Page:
Researchers from Iowa State University found children, who play violent video games, are learning thought patterns that will stick with them and influence behaviours as they grow older. (Agencies)
The effect is the same regardless of age, gender or culture.
Douglas Gentile, an associate professor of psychology and lead author of the study published in JAMA Pediatrics, said it is really no different than learning math or to play the piano.
"If you practice over and over, you have that knowledge in your head. The fact that you haven't played the piano in years doesn't mean you can't still sit down and play something," Gentile said.
"It's the same with violent games - you practice being vigilant for enemies, practice thinking that it's acceptable to respond aggressively to provocation, and practice becoming desensitised to the consequences of violence," Gentile said.
Researchers found that over time children start to think more aggressively. And when provoked at home, school or in other situations, children will react much like they do when playing a violent video game.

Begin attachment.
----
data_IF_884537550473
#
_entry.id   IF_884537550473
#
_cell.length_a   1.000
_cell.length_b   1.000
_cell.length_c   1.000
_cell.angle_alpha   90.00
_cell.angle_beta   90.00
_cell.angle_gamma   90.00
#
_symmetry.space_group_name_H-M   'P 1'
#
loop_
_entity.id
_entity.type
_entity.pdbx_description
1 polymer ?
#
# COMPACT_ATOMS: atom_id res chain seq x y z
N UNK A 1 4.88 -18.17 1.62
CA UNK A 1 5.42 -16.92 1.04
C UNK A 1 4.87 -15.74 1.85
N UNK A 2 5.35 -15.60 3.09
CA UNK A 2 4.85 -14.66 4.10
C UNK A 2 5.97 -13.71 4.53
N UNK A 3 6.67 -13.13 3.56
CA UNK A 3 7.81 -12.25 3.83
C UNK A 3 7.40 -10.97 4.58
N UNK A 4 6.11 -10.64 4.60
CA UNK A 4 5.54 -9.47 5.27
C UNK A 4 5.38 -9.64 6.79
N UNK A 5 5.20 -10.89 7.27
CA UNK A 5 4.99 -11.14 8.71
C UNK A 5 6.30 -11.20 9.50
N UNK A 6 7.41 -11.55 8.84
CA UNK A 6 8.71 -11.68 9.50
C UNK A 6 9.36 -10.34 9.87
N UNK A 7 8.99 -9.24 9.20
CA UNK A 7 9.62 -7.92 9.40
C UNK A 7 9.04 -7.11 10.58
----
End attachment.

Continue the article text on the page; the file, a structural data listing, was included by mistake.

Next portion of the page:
Repeated practice of aggressive ways of thinking appears to drive the long-term effect of violent games on aggression.
"Violent video games model physical aggression," said Craig Anderson, Distinguished Professor of psychology and director of the Center for the Study of Violence at Iowa State and co-author of the report.
"They also reward players for being alert to hostile intentions and for using aggressive behaviour to solve conflicts.
"Practicing such aggressive thinking in these games improves the ability of the players to think aggressively. In turn, this habitual aggressive thinking increases their aggressiveness in real life," Anderson said.
The study followed more than 3,000 children in third, fourth, seventh and eighth grades for three years.
Researchers collected data each year to track the amount of time spent playing video games, the violent content of the game and changes in a child's behaviour.
Boys reported doing more physically aggressive behaviours and spending more time playing violent games than girls.
However, even when researchers controlled for gender, the violent video game effects on behaviour were the same for girls and boys.
Researchers from Iowa State University found children, who play violent video games, are learning thought patterns that will stick with them and influence behaviours as they grow older.